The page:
A week after the tragic events in Manchester and we are all still reeling from the shock, I felt compelled to write to express my total admiration for the all those involved in the devastating events that unfolded on the evening of Monday 22nd May 2017.
People who were going about their daily lives, as many are when these tragedies strike – treating their children to a pop concert by one of the most popular recording artists of current times, going to their jobs at the MEN Arena or driving their taxis to drop excited people at the venue – then, suddenly, in a single split second, their lives changed forever.
The immediate effects can only be described as devastating. The panic, horror and sheer terror that was undoubtedly felt by those at the centre of events can only truly be articulated by those that were there and I cannot comprehend how they must have felt at that precise moment, fearing that something terrible had just happened, without perhaps knowing just how terrible.
This brings me on to the reaction of not just those caught up in the epicenter of the tragedy, but to all those people that rallied round to help those affected.
The taxi drivers who turned their meters off to ferry people to safety; the people who opened their front doors to offer people shelter; other locals whose only thought was to head to the arena to see how they might be able to help and then every single person since who has offered their help and support, no matter how big or little that support, to those affected or involved in the incident.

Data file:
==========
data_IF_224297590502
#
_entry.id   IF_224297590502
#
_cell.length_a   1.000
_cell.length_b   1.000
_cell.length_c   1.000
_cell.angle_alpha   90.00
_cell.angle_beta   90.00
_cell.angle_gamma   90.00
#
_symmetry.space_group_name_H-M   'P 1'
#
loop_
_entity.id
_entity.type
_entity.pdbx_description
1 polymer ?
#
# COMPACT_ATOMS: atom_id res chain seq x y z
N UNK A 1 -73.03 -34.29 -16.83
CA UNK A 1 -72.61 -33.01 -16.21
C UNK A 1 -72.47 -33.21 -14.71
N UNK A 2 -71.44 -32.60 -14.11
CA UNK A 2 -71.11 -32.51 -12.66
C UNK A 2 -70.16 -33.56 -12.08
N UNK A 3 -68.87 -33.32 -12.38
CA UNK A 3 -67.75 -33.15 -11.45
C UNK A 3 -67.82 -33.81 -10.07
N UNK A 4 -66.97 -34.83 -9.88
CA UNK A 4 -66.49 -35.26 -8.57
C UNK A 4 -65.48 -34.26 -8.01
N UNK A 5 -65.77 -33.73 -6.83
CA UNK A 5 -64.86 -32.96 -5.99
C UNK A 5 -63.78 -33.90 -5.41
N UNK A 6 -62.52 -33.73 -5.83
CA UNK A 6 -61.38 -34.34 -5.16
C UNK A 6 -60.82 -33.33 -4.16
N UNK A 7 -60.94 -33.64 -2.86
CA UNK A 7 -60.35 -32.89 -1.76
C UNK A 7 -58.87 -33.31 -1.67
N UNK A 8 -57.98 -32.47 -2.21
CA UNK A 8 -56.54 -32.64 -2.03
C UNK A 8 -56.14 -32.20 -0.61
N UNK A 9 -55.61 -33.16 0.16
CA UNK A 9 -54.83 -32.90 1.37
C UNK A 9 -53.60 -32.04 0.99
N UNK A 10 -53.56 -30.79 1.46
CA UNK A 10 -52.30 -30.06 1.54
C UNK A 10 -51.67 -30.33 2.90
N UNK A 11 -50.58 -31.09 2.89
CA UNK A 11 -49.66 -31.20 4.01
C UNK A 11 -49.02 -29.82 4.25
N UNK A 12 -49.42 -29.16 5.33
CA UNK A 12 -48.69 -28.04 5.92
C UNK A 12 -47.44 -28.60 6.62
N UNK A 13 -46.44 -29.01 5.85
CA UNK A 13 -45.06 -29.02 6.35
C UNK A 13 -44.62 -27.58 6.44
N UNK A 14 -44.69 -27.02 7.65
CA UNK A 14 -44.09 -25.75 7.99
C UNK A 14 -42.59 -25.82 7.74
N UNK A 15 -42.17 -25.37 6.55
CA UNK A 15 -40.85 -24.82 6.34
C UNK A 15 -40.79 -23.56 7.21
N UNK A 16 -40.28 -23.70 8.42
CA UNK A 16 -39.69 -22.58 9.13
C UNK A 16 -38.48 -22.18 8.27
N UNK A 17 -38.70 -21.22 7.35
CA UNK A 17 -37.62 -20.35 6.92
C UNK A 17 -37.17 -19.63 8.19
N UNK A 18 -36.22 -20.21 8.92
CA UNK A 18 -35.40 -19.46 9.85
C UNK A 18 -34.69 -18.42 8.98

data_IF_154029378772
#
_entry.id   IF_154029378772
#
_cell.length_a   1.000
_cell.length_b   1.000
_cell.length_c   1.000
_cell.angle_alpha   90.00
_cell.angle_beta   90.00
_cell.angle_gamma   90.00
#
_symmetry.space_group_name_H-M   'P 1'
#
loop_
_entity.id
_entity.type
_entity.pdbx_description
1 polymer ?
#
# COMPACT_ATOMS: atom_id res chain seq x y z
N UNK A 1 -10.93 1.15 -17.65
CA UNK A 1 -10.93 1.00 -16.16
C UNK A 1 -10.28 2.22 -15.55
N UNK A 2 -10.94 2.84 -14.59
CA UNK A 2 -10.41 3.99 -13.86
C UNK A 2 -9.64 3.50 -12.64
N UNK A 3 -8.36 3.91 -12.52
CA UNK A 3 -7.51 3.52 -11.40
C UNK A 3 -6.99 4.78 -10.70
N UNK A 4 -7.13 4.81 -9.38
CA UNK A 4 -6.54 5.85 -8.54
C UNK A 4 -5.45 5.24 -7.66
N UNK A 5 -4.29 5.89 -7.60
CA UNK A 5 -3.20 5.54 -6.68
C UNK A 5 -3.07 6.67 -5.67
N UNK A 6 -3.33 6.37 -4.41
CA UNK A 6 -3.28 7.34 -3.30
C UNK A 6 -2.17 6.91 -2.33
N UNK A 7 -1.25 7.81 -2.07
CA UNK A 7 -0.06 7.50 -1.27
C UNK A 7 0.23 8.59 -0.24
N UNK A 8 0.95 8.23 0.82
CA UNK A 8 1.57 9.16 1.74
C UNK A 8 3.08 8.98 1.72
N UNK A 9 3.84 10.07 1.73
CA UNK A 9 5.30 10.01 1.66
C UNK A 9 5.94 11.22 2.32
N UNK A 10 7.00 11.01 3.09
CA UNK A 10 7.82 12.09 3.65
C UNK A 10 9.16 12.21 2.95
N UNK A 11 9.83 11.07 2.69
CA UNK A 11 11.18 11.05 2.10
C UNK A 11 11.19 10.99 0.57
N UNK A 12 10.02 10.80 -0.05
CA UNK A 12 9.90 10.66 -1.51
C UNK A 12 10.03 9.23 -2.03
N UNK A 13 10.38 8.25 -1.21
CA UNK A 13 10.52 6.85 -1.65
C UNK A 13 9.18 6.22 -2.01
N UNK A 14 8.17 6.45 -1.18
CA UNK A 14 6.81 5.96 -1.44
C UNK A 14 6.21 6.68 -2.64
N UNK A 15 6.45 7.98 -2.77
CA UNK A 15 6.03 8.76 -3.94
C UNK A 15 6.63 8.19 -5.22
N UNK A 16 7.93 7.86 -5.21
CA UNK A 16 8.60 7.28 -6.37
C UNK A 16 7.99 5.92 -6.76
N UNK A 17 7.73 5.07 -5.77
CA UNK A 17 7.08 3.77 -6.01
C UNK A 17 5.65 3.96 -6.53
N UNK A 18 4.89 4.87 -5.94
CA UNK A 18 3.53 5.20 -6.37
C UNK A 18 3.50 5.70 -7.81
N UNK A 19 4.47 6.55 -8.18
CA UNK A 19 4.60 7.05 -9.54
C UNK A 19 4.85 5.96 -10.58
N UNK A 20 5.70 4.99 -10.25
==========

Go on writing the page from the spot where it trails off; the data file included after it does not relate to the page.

There has been much talk since of the perpetrator and, quite rightly, police have acted quickly to close down the suspected network he has allegedly been working within but, what shines out like a beacon from all this terror and tragedy is the word ‘Love’ – not Hate – and that this is echoed from every community and every avenue of Manchester’s cosmopolitan and ethnically diverse culture.
We, like many organisations dealing with the impact of Hate Crime, have noticed a change in Hate Crime reporting since the tragic event. We have supported people who have been targeted because they are Muslim and have experienced some really nasty incidents. Some of these have been on the street but many have been online. Hate hurts however it is expressed and it’s another cowardly act. We must all work to ensure that the love and compassion we feel drowns out the Hate of others.
Let’s be clear, the perpetrators of this act of cowardice no more represent British Muslims than the brutal killer of politician Jo Cox represents white British people. That is demonstrated from the absolute condemnation from Manchester’s Muslim communities.
Stop Hate UK is proud to stand shoulder to shoulder with the people of Manchester and denounce the terrible events of a week ago and I myself am proud to see a community coming together in such an amazing and truly inspiring way.
#westandtogether with Manchester